Source: Daily Bulletins
Film producer John McAllister (second from left) poses with some of the stars from “Double Dummy” which has two screenings at the Toronto NABC: Zach Grossack, Adam Grossack and Adam Kaplan.
As he was in the final stages of post-production work on the 86-minute documentary film Double Dummy, John McAllister, the film’s creator, took time out to answer a few questions about himself and his project. The film follows the USA1 Under-21 team at the 2012 World Youth Teams Championship in Taicang, China. A screening of the film is scheduled at the Convention Centre.

Provide some biographical information about yourself

I am a bicentennial baby born in Philadelphia PA. My mother’s family is from Charlottesville VA, where I grew up and live currently. I went to college at the University of Virginia. Before becoming a filmmaker, I worked for an investment management firm in Charlottesville. How did you become interested in bridge? I come from a card-playing family. My favorite game was hearts up until my grandfather died in my freshman year of college. My aunt Kathleen stayed at our family’s house for the funeral and one evening we sat down to play hearts with Kathleen, and my parents as our third and fourth. As we were going over the house rules, Kathleen said something to the effect of, “This is stupid. We should be playing bridge.” I did not play hearts again for 20 years because I wanted to play only bridge from that point forward. Do you play bridge? If so, how often? Initially, my bridge playing was limited to home games with my parents and one of my three sisters as our fourth. I had no idea there was this whole world of duplicate and rubber bridge out there. It was not until my sister had some friends looking for a fourth for their weekly bridge class that I learned duplicate, some eight years after first taking up the game. Now I play 10 to 12 to major tournaments a year, including all of the NABCs. Additionally, I played in the Open European Championships in June and will compete in the World Open Transnational Teams this year in Lyon, France. The Jefferson Bridge Association is our local bridge club and I like to play in those games with friends and players who love the game. Also, I enjoy playing rubber bridge at the Regency Whist Club in New York City. What inspired you to start the project that resulted in the documentary?
double dummy a film about bridge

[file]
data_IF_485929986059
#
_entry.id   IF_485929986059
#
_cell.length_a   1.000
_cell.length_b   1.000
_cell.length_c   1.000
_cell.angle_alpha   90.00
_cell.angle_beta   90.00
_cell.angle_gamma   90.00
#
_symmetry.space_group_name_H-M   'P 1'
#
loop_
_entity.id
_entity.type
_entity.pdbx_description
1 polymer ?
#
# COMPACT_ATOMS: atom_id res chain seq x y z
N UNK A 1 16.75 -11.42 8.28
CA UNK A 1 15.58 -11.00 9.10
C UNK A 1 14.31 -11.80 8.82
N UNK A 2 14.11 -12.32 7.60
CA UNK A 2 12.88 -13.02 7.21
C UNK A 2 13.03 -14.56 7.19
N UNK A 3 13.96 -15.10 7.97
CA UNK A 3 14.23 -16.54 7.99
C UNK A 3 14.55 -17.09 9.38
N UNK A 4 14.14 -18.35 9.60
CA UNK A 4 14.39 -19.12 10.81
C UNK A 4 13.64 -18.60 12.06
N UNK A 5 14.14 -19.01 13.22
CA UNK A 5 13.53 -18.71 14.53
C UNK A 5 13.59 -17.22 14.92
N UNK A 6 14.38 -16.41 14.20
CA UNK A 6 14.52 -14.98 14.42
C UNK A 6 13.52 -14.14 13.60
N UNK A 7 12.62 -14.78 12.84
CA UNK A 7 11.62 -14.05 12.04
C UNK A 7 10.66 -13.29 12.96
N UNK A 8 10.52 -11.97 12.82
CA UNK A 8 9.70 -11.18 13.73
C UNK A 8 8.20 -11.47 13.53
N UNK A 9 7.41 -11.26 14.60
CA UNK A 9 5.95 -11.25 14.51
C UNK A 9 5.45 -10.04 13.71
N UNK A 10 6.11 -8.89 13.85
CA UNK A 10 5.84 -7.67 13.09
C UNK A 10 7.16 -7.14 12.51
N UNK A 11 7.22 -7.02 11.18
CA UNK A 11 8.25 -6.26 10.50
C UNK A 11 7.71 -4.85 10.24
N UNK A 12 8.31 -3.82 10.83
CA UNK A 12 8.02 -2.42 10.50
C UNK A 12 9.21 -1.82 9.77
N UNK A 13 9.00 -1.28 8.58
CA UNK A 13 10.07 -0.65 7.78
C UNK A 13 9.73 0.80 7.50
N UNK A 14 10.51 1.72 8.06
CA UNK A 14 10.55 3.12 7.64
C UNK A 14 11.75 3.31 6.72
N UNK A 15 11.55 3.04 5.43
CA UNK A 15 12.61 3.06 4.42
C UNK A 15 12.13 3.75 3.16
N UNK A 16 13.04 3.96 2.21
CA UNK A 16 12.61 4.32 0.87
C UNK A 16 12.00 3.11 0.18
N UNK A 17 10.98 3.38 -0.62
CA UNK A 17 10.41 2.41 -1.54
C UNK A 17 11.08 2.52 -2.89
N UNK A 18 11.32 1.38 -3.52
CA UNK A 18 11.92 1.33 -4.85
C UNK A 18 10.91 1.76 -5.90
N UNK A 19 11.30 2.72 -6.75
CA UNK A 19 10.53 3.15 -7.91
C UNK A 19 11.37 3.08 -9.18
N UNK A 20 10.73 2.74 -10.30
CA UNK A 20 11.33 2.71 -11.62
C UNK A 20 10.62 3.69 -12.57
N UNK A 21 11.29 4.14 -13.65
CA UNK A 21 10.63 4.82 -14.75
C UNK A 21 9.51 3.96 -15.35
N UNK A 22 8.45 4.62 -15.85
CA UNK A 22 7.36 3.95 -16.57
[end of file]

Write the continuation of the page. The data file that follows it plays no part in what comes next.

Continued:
After seven successful years in the investment management business, I had a yearning to do something bridge related. On my last day of work, I went straight to the NABC in Memphis in 2012. At that tournament, my partner for the IMP Pairs, Greg Humphreys, invited me to attend a brainstorming session for getting more young people interested in learning bridge. At that session it occurred to me that I could play a major role in helping to generate more interest in the game. When I returned home, post-tournament, I had dinner with two friends, Derek Sieg and Jeremy Goldstein, both filmmakers. One of them commented that they thought I was the only person they knew who played bridge. One of the statistics mentioned at the brainstorming session was that the average age of the ACBL members was 67 and that it was going up by two years each year. I shared this information with them both, and Jeremy said, “That sounds like a documentary movie.” Thus was Double Dummy born. How long did it take you to complete the project? Was there a lot of travel involved? It has been more than five years since the idea for the film was first conceived. As noted in the intro, we followed the USA1 under-21 team as they competed in the 2012 World Youth Team Championships. That tournament took place in Taicang, China, which is about two hours from Shanghai by car. We had a crew at the summer NABC in Philadelphia that year and traveled directly from there to Shanghai. Additionally, we went to the hometowns of all but one of the USA1 under-21 team members and to Omaha NE to interview Warren Buffett. What challenges did you face along the way? This is by far the most difficult question to answer. First of all, we expected to submit for the Sundance Film Festival in 2013 and ended up submitting this past year. For a long time, it seemed like the film would never be finished. NABCs would come and go and friends would ask cheerfully, “How’s the film coming?” It was a question I grew to hate. I felt like a complete farce. Documentary filmmaking is incredibly challenging. It requires tremendous patience and attention to detail. Making this film and playing bridge have taught me a lot about respecting other people’s time and ideas. I have strained relationships and alienated friends along the way. I am learning about the power of true forgiveness and in the process I am able to enjoy life much more. What did you hope to accomplish with the documentary? Do you feel that you achieved that goal? I want potential bridge players to be aware of the entire scope of the game. It has been miscast as simply a game for “old people.” There is some truth in that narrative, but I want younger people to have a full picture of its virtues. Also, through bridge, I have been blessed to meet people of all ages and backgrounds, each of whom is helping me to see the world through a wider lens. I think we are in the process of accomplishing our goals. The feedback to date has been overwhelmingly positive from the friends and industry contacts that have seen the final draft. I cannot overstate the place bridge has played in my own life’s journey in terms of feeling at home and connected to other people. Any final thoughts for the readers? Do you want to acknowledge those who helped you? First of all, thanks to all of those who play and teach the game every day. They keep the torch burning. Thanks to Harold S. Vanderbilt for coming up with the incredible scoring system we use today and the auction rules beforehand. Seriously, I probably played bridge for 20 years before I started to really understand the scoring. It’s such a multi-layered game. Sometimes, during production, I have been so envious of soccer, whose scoring could not be more simple, and it’s very viewer friendly. Meanwhile, try explaining bridge scoring to a bridge neophyte. There are literally so many people to thank. I have been incredibly supported by the bridge and film making communities and my friends and family. Just today I got some great feedback from one of the men who is helping us do the color correction. Thanks to each and every one of you for helping make this project something we can all be proud of. Post script: At the Summer NABC in Toronto, McAllister talked about his goal for Double Dummy: “I want it to be a film for bridge players, first and foremost, something they can share with their friends who are interested in learning the game. I want to whet people’s appetites for the game.” This interview first appeared in the American Bridge Teachers’ Association Quarterly.